The legend, icon and woman of the most eloquent words we have heard in our lifetime, has died. Dr. Maya Angelouhas passed away at 86, as confirmed by the mayor of her home Winston-Salem, NC and her publicist.
Dr. Maya Angelou, who has reportedly battled health problems recently, has died.
The Winston-Salem Journal reports that a hearse with a police escort pulled away from her North Carolina home about 9 a.m. this morning. The city's mayor, Allen Joines, and her publicist both confirmed that Dr. Angelou was found by her caretaker early this morning.
She had to cancel her appearance at the 2014 MLB Beacon Awards Luncheon in Houston that was scheduled for this past Friday, where she was receiving an award.
The legendary poet, activist, civil rights leader, film director, teacher, and former singer & dancer has an 18-room house in Winston-Salem, as well as two town houses in Harlem. She was most recently serving as the Reynolds Professor of American Studies at Wake Forest University.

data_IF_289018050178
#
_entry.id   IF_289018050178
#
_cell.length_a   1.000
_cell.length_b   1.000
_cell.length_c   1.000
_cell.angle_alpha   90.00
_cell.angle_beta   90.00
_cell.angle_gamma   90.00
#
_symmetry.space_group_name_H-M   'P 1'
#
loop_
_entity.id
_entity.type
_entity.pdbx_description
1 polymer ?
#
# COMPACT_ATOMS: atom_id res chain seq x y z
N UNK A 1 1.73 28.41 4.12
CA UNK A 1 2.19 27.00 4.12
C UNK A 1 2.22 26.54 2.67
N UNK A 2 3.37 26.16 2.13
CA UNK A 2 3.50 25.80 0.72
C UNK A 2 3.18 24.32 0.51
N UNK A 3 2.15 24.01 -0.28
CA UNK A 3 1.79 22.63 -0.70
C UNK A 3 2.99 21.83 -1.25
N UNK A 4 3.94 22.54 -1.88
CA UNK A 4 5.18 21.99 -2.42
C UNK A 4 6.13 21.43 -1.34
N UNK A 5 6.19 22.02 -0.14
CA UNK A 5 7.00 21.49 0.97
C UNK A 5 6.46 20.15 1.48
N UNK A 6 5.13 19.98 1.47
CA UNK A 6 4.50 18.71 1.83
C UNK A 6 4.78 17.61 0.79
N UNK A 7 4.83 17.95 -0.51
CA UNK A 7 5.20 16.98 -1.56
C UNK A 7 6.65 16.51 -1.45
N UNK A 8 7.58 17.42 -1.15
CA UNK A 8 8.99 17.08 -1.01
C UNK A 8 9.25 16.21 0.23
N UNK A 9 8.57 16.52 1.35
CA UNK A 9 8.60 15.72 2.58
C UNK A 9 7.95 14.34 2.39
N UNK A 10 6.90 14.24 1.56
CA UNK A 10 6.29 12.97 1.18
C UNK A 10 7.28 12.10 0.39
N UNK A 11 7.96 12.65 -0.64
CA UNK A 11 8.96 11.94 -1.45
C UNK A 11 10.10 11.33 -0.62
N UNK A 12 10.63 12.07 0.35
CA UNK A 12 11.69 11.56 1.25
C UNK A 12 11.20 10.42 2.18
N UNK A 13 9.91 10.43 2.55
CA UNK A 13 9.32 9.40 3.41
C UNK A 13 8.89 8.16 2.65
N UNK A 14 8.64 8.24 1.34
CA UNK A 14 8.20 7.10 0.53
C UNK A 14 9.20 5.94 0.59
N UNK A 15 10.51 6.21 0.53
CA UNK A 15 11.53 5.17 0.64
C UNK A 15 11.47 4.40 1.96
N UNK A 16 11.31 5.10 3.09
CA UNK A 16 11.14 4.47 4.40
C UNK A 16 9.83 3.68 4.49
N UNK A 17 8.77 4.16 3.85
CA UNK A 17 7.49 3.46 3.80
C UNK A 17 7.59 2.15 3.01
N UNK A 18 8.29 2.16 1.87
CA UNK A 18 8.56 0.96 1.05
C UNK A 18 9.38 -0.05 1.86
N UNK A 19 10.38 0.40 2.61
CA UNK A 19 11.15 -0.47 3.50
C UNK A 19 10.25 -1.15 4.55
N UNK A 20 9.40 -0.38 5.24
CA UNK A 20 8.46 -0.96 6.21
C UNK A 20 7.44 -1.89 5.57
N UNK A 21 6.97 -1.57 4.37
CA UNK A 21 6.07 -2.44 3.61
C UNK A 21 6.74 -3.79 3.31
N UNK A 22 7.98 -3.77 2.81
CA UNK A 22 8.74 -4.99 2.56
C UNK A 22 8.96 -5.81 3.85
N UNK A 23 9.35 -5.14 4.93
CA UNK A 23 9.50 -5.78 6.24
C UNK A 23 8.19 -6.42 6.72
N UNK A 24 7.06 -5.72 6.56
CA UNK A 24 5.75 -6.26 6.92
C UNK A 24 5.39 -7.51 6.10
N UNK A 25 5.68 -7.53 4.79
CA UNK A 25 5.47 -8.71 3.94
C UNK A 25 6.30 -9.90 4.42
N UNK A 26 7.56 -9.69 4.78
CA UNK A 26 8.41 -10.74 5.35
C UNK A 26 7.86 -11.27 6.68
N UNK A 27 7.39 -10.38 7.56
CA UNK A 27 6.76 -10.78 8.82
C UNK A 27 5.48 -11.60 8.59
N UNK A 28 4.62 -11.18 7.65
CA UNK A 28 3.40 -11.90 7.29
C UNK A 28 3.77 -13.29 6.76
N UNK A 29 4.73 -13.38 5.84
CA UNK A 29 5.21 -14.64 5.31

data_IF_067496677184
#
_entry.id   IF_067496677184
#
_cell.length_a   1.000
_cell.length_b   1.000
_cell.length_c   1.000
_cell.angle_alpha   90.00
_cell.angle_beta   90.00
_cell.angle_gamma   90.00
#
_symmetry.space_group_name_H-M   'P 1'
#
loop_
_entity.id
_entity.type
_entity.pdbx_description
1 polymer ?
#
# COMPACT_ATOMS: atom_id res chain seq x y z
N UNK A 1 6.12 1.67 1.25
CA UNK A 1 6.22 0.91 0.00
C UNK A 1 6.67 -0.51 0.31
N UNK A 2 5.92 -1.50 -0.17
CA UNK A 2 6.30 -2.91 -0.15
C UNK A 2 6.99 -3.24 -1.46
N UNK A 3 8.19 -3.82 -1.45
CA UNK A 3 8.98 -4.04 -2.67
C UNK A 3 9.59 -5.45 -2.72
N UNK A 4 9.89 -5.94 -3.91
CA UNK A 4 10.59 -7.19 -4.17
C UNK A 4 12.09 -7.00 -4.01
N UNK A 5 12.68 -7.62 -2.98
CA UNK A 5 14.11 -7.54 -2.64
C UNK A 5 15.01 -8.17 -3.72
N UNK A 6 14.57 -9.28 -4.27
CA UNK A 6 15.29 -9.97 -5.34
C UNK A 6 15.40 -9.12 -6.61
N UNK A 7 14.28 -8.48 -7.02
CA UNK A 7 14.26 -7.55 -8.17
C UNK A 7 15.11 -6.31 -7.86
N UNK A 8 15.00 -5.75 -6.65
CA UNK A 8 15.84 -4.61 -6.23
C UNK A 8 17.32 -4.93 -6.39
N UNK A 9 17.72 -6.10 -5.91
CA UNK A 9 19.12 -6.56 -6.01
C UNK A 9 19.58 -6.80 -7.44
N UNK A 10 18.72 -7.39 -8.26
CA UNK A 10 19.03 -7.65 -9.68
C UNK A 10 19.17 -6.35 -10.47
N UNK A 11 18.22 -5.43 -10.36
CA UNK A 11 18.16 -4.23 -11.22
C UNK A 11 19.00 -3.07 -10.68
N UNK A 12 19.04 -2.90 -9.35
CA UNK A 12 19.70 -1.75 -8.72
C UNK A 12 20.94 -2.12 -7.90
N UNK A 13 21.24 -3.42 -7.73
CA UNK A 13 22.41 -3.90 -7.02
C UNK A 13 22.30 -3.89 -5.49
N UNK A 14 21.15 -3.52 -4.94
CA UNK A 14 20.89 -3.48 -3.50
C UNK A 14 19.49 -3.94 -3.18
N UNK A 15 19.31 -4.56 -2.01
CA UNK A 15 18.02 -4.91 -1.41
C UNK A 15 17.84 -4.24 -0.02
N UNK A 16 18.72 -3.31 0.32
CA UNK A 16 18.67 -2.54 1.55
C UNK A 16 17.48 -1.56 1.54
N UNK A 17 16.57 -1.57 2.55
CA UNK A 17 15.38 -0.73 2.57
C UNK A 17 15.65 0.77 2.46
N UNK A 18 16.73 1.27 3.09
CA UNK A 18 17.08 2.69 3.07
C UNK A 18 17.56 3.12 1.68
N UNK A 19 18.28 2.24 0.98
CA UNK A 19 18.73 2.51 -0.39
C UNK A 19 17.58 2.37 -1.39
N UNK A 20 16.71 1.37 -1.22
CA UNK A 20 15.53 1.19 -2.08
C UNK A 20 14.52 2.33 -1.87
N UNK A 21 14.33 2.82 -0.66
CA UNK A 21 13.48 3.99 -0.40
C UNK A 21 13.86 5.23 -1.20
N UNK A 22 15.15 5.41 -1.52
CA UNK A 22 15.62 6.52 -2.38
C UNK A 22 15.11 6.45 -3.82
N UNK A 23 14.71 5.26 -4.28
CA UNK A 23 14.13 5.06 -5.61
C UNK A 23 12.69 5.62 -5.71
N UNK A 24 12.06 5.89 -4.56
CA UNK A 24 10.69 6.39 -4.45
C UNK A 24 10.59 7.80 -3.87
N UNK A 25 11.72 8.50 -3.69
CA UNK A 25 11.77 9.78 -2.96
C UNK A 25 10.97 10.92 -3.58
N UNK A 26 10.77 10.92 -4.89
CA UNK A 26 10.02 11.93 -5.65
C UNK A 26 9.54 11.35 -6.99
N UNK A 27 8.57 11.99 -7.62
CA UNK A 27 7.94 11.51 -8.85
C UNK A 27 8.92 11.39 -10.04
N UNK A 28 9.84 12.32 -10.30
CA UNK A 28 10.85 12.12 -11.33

The story of Dr. Angelou will always be a grand and legendary one.
The Phenomenal Woman was born Marguerite Annie Johnson on April 4, 1928. As for how she came to Maya Angelou: Her older brother Bailey gave her the nickname Maya. She adopted the last name of Angelou during the early 1950s when she began performing as a dancer and singer. The name was a variation on her first husband’s, Tosh Angelos’, surname.
We would be here for weeks if we listed the accomplishments of Dr. Angelou. But some noteworthy notations: She has 50 honorary degrees, a Pulitzer Prize nomination, a Presidential Medal of Freedom, several Tony Award nominations, a Grammy Award for Spoken Word, admiration from our world leaders and several other accolades during her lifetime.
The author of I Know Why The Caged Bird Sings and Phenomenal Woman, as well as spoken word artist of Sojourner Truth's Aint I A Woman, spoke for human beings, especially black women, in a way no one could ever replicate. Our global icons such as First Lady Michelle Obama and Oprah Winfrey have continuously shown their overwhelming admiration for the poet, who instilled a sense of pride and empowerment in those who listened to her words.
We thank Dr. Angelou for being our voice of truth, for making US feel beautiful while the world tells us (and even told her) we are not, and for staying strong in the struggle & triumphs of race and gender equality with the utmost grace.
Her contributions were the epitome of necessary, and will undoubtedly live on as she has made an undeniable imprint on our culture.